It’s a complex and difficult model, which most nations cannot fully implement. Latin America has slowly learned to copy some key aspects; most African nations has consistently failed to implement it successfully.

    1. I’m not a Boyd expert, but I’ll take a stab. I don’t think he’d tell him anything, as he’d see Romney as the enemy.

      * Undermine guerrilla cause and destroy their cohesion by demonstrating integrity and competence of government to represent and serve needs of people — rather than exploit and impoverish them for the benefit of a greedy elite.
      * Take political initiative to root out and visibly punish corruption. Select new leaders with recognized competence as well as popular appeal. Ensure that they deliver justice, eliminate grievances and connect government with grass roots.
      * If you cannot realize such a political program, you might consider changing sides!
      Patterns of Conflict slide 109

      Obama would be in the same boat. I think Boyd would instead figure out the appropriate level of the bureaucracy and effect change from a relatively low level in a similar manner to his forays at the Pentagon. My problem is I have no idea how to manipulate a bureaucracy like Boyd, I’m a rank novice in comparison. So then the question becomes how to use the system to change the system, which I don’t know. (Though another point to remember is that there will be people in positions to help that will want to, overtly or covertly, so how do you find/mobilize them?)

    2. I’d tell Romney, he’s a place holder for Jeb Bush. JFK, RFK and JFK jr we’re probably assassinated. Kennedy’s lost and the Bush’s won the political dynasty wars.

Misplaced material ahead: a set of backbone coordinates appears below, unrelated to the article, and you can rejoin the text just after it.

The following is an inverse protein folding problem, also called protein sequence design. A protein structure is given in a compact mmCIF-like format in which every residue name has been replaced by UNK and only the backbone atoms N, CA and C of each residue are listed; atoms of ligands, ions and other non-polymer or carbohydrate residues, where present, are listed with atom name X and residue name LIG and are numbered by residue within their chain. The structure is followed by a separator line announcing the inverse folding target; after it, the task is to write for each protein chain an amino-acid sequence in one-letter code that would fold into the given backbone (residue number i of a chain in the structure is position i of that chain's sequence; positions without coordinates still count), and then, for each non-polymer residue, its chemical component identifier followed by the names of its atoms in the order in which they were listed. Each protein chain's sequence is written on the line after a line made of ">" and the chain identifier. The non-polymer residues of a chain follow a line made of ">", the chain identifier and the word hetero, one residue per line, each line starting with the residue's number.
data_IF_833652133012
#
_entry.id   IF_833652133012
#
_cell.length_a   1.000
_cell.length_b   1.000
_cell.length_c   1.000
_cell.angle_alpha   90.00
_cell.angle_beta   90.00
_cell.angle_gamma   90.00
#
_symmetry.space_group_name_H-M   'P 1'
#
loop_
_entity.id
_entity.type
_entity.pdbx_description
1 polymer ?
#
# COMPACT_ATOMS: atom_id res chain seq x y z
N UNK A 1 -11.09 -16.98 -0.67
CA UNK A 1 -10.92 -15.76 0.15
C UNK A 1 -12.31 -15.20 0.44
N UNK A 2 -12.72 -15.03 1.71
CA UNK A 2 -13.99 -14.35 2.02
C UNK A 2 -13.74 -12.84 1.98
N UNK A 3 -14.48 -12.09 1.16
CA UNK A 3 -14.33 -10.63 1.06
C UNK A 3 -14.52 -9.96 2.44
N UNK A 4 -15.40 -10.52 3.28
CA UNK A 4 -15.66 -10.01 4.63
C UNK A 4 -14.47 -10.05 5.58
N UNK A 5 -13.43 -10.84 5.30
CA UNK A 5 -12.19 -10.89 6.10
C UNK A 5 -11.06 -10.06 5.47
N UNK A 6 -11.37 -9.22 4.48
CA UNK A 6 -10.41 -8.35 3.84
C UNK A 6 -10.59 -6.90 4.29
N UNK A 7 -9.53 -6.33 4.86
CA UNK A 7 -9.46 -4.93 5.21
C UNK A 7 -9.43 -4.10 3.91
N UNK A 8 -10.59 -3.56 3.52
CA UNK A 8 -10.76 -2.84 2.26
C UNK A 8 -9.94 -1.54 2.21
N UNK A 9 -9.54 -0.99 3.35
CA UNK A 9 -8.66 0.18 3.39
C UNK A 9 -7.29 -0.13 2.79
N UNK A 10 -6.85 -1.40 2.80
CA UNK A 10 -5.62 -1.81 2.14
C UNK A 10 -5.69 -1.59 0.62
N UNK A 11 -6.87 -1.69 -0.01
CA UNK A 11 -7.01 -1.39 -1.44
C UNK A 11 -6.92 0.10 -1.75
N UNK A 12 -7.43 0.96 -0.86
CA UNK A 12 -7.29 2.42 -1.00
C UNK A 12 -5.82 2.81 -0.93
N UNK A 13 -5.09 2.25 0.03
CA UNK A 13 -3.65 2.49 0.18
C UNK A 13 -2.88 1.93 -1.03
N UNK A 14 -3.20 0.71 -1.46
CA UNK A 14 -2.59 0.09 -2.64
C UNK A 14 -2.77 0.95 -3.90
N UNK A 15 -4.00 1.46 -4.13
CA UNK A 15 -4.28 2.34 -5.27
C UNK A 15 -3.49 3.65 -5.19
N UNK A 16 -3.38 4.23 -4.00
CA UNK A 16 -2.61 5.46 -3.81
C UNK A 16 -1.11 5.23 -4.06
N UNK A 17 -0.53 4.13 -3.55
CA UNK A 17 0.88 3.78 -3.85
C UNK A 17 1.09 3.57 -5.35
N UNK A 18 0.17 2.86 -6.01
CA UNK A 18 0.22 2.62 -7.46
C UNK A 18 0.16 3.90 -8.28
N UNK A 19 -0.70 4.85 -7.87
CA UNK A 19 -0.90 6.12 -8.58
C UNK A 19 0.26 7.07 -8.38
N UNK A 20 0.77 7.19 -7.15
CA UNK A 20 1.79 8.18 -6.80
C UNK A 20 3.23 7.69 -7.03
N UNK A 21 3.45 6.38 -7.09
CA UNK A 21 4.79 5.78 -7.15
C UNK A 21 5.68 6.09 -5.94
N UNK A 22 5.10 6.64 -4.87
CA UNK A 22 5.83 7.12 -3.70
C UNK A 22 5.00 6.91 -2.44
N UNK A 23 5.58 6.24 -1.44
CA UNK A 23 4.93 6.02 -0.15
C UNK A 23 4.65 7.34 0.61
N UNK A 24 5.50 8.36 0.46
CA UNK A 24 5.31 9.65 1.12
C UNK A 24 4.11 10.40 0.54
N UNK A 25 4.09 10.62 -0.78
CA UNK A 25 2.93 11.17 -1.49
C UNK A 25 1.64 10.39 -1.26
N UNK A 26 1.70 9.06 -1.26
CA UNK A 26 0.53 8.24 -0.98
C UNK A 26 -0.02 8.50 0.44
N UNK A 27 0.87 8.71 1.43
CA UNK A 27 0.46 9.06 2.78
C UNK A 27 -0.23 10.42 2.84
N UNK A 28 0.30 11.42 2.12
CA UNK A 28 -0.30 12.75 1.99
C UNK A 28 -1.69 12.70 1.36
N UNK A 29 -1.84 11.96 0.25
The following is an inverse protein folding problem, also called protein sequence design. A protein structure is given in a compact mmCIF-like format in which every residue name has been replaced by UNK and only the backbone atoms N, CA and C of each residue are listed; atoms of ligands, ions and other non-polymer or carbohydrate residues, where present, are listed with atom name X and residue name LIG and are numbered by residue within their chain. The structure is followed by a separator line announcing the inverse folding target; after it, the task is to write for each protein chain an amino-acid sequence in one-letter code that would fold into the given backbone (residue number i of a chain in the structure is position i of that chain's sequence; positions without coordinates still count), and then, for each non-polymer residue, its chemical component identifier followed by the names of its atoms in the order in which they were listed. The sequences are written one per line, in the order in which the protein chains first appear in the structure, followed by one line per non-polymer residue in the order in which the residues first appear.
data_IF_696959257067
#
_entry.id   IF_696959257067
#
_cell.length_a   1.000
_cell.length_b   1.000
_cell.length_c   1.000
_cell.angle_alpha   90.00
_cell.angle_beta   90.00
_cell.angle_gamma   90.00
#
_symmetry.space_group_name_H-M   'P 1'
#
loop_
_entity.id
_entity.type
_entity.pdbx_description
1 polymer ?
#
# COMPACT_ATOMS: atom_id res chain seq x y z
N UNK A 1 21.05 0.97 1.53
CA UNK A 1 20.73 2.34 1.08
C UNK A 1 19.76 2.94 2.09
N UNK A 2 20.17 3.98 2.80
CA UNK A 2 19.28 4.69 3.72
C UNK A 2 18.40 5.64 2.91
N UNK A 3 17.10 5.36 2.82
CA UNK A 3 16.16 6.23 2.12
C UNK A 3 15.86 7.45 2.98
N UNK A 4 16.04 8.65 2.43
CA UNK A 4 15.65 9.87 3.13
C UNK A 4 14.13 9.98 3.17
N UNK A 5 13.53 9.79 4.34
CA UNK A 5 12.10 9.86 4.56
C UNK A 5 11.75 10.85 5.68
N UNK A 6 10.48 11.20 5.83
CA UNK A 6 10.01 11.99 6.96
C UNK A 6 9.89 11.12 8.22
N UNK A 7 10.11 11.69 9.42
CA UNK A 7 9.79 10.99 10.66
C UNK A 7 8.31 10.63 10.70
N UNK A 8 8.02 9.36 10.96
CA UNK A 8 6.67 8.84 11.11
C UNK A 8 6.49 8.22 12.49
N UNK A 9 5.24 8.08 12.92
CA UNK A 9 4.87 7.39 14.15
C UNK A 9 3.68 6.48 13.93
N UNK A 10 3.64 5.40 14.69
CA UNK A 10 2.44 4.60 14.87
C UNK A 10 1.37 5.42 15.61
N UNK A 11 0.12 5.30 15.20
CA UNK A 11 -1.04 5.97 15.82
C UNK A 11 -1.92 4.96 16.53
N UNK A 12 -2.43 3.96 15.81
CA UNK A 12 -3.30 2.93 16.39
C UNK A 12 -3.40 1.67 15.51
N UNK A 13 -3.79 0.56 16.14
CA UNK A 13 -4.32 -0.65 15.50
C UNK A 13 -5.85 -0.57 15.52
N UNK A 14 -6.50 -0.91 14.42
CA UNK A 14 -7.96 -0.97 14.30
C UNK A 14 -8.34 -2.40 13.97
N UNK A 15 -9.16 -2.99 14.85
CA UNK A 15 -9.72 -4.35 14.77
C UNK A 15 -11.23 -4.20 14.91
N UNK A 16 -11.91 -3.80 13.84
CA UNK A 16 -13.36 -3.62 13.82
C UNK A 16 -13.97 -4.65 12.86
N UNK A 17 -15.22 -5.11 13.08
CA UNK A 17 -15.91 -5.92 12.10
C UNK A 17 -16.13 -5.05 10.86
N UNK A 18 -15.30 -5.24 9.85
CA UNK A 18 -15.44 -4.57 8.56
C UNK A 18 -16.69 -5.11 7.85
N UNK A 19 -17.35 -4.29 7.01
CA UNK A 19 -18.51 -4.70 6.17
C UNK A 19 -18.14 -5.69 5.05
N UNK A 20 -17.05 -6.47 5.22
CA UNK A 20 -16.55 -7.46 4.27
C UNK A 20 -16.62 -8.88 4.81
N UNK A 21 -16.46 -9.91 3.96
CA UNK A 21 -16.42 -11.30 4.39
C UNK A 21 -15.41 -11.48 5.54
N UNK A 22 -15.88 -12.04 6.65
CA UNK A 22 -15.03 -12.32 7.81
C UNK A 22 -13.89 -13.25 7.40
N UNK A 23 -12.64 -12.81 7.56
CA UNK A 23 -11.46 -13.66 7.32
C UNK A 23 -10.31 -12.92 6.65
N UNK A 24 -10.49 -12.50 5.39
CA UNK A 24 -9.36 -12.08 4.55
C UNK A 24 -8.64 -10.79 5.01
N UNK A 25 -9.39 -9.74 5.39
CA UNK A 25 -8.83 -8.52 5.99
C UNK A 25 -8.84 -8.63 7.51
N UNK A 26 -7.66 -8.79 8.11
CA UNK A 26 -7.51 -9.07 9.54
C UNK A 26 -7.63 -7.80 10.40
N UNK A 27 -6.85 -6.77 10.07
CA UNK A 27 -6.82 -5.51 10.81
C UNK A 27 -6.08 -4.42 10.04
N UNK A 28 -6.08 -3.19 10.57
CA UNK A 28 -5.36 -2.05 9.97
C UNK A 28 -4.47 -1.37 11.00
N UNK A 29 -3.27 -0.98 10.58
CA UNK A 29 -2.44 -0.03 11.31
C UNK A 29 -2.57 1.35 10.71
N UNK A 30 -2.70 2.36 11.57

Spinney’s review of Mike Lofgren’s Book: The Party Is Over: How Republicans Went Crazy, Democrats Became Useless, and the Middle Class Got Shafted: “The Enablers: The Central Role of Faux Republicans in the Anatomy of Decline“, 10-12 August 2012

      I’m guessing Democrats like Clinton and Obama figured out, it’s better to be an enabler then assassinated?

      Still waiting for the crummy, useless like tits on a bull American plutocracy to come up with their Gorbachev reformer.

      If I was Boyd I’d tell Romney to FO morally retarded biotch. lol

    1. I lack all of the relevant skills. It’s a demanding field.

      The most interesting disqualifying characteristic is the same that produced the FM website’s successful prediction record: clarity of vision comes from psychic distance from one’s society. For details see the Predictions and Smackdown pages listed on the top menu bar.

      The dissonance produced dominates the FM comments section. Unlike most websites, the comments here overwhelmingly disagree with the posts.

  3. Will any of the Afghan counterinsurgency advocates (the “surge”) be held accountable for their erroneous advocacy? Or will they continue on and work their way up through the bureaucracy and surface in the next GOP administration?

    1. Great question, of large importance to America.